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Zimbabwe war vets plan anti-Mugabe rally, ruling party 'withdraws support'

Zimbabwe war vets plan anti-Mugabe rally, ruling party 'withdraws support'

Zimbabwe

Police in the Zimbabwean capital Harare have given the green light to a planned protest on Saturday calling for embattled president Robert Mugabe to resign.

The protest is called by the Zimbabwe National War Veterans Association, ZNWVA, under the theme “Solidarity with Zimbabwe Army Intervention and Call for Mugabe to Resign.” It is due to take place at the Zimbabwe grounds.

At a press conference on Friday, leader of the ZNWVA, Chris Mutsvanga, said there was no going back with the need for Mugabe to leave after 37 years in charge of the southern African country.

We have indicated that we want their support tomorrow. We have declared as war veterans, that is the message, there is no going back, he must leave.

“There is no going back about Mugabe, period. And that’s what we are saying, that’s why we are bringing all the population of Zimbabwe. We have indicated that we want their support tomorrow. We have declared as war veterans, that is the message, there is no going back, he must leave.”

Meanwhile a representative of the ruling party, Zanu-PF, in the United Kingdom has disclosed that all provinces of the party had asked that Mugabe be recalled as party leader. That former vice-president Emmerson Mnangagwa should replace Mugabe in acting capacity and that Grace Mugabe be stripped off her post as head of the Women’s League of the party.

“All 10 Zanu PF Provinces have resolved to direct Central Committee to recall the President and ask him to stand down as party leader. Vice President Mnangagwa be restored and assume leadership of the party in an acting capacity until Congress. Thank you Comrades,” Nick Mangwana said in a tweet.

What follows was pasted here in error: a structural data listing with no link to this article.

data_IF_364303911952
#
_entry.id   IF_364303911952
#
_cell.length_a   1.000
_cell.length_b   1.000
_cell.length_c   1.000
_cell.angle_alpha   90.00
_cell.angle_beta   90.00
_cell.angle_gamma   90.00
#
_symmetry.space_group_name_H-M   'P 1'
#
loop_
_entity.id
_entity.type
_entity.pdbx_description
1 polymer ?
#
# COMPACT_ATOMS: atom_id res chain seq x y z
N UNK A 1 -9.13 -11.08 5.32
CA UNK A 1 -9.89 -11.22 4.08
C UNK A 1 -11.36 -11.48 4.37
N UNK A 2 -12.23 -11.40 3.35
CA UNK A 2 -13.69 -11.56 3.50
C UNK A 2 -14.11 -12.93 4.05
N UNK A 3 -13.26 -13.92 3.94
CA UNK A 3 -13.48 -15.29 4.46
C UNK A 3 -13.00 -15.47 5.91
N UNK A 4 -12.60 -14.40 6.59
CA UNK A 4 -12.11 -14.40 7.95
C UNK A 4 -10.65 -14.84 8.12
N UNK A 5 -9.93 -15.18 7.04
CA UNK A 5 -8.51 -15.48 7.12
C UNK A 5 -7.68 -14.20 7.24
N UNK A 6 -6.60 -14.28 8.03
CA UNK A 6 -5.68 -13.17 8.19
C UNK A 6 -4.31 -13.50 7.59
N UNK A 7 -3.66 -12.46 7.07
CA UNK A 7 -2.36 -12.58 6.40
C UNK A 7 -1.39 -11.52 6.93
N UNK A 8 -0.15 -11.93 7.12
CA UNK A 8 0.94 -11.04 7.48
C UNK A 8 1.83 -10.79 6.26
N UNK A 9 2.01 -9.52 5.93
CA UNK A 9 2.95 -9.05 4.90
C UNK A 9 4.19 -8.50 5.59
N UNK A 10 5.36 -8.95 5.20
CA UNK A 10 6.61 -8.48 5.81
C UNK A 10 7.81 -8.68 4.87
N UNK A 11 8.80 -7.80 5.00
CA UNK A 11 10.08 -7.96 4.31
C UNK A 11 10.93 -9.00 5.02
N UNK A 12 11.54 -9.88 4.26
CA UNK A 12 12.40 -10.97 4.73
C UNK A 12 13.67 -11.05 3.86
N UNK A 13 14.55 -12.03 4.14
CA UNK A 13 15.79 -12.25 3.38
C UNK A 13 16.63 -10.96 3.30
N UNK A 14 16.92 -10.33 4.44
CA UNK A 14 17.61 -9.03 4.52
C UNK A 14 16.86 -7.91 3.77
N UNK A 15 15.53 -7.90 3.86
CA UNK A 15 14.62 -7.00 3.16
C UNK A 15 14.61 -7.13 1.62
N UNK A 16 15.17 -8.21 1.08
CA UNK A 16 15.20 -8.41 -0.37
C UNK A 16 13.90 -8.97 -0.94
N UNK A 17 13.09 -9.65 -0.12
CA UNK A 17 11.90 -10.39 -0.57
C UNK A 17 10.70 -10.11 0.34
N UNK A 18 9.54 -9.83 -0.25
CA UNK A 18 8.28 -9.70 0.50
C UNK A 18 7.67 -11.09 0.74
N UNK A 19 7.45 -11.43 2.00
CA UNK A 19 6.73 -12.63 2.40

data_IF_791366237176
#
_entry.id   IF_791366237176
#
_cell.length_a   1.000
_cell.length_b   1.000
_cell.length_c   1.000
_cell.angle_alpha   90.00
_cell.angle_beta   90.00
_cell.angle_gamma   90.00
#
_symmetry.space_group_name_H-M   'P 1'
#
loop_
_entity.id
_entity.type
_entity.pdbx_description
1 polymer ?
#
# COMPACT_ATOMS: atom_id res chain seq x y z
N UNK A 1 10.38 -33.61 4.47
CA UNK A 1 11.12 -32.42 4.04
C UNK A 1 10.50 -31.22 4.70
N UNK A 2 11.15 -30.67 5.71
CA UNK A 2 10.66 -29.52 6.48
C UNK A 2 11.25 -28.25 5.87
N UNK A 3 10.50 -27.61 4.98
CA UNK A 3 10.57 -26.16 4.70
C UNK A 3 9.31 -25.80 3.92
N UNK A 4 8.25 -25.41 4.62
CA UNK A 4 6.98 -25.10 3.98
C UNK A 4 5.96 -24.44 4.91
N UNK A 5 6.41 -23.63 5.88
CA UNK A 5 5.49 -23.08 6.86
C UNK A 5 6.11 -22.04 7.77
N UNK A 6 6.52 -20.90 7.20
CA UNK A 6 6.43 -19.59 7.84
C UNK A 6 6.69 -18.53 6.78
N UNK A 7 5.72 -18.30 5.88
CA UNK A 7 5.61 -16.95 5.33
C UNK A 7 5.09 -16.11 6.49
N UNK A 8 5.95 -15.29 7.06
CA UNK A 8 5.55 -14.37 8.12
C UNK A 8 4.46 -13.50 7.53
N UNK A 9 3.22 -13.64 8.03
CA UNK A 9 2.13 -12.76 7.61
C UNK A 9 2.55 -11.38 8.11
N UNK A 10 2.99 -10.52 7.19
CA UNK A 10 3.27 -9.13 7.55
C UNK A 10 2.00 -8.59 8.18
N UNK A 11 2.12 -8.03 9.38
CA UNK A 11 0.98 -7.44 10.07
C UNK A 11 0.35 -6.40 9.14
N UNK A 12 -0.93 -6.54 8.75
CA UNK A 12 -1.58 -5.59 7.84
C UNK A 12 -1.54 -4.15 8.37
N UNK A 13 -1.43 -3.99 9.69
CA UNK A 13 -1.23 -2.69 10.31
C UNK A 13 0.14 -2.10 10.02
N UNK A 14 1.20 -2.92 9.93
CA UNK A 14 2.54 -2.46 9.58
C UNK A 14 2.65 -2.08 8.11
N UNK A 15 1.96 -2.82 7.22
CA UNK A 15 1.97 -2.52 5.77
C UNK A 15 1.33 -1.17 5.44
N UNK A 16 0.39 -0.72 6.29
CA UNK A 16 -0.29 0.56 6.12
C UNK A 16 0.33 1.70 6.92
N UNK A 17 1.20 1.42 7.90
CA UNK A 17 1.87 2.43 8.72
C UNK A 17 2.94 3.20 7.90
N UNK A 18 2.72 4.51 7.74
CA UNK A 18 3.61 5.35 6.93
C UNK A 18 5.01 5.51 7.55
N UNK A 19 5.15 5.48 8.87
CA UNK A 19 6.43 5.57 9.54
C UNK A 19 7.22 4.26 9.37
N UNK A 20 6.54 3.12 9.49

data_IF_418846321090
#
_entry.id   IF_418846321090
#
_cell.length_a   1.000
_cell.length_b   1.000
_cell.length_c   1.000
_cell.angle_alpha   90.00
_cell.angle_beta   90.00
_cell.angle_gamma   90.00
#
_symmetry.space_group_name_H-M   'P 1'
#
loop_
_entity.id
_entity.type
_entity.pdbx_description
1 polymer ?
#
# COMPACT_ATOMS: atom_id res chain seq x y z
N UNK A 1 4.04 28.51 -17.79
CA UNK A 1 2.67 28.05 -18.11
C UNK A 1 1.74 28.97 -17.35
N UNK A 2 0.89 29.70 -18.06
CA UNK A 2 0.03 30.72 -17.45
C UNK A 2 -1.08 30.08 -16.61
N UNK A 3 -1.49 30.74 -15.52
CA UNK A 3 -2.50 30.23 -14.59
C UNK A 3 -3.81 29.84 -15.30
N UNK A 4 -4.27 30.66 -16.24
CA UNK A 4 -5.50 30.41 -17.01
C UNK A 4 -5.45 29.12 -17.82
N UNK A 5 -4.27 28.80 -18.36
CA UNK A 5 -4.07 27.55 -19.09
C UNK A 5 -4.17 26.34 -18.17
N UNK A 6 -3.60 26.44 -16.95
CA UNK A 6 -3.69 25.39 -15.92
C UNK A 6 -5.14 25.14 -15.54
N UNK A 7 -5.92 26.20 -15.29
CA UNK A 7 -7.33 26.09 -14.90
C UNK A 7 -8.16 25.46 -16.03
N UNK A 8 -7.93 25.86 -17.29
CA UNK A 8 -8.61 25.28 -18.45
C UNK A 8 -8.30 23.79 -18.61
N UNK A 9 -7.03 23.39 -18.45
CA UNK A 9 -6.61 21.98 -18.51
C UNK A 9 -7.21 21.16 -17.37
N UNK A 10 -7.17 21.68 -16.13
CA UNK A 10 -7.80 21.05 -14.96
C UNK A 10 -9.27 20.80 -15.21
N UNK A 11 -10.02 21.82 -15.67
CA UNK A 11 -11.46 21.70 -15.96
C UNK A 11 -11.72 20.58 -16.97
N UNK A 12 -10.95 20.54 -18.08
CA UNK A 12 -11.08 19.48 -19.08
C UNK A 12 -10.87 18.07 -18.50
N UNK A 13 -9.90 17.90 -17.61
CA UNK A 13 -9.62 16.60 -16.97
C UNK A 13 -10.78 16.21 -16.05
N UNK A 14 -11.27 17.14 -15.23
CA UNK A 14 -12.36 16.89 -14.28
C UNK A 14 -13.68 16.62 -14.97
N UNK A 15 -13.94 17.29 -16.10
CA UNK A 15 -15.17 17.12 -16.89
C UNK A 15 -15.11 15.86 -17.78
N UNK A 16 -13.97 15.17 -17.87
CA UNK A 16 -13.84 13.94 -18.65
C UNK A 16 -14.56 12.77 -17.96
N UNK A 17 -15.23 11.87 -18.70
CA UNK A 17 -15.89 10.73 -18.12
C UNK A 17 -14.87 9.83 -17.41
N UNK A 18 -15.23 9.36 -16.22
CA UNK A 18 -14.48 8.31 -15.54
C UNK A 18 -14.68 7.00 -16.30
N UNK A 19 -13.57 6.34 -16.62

The army who the war vets are marching in solidarity with had asked Mugabe to halt purge of party people allied to ex vice-president Emmerson Mnangagwa. Mugabe fired Mnangagwa for alleged disloyalty in a move that was seen as paving the way for First Lady Grace Mugabe to be appointed.

The army on Wednesday announced taking over reigns of the country and placing Mugabe under house arrest. Between then and Friday, there has been talks between Mugabe, the army and negotiators impressing on him to step down but that has so far not yielded positive results.

Mugabe, despite being under arrest, was allowed by the army to attend a graduation ceremony in the capital. It is reported that Mugabe is asking to be allowed to stay in charge till December when the ruling ZANU-PF goes to congress to elect new leaders.

Mugabe has been head of the country both as Prime Minister and President for a combined duration of 37 years. He assumed power in 1980 and had been chosen by his party to contest in elections due in 2018.

The ZNWVA is an organisation established by former combatants of the Zimbabwe African National Liberation Army and Zimbabwe People’s Revolutionary Army who served during the Rhodesian Bush War.

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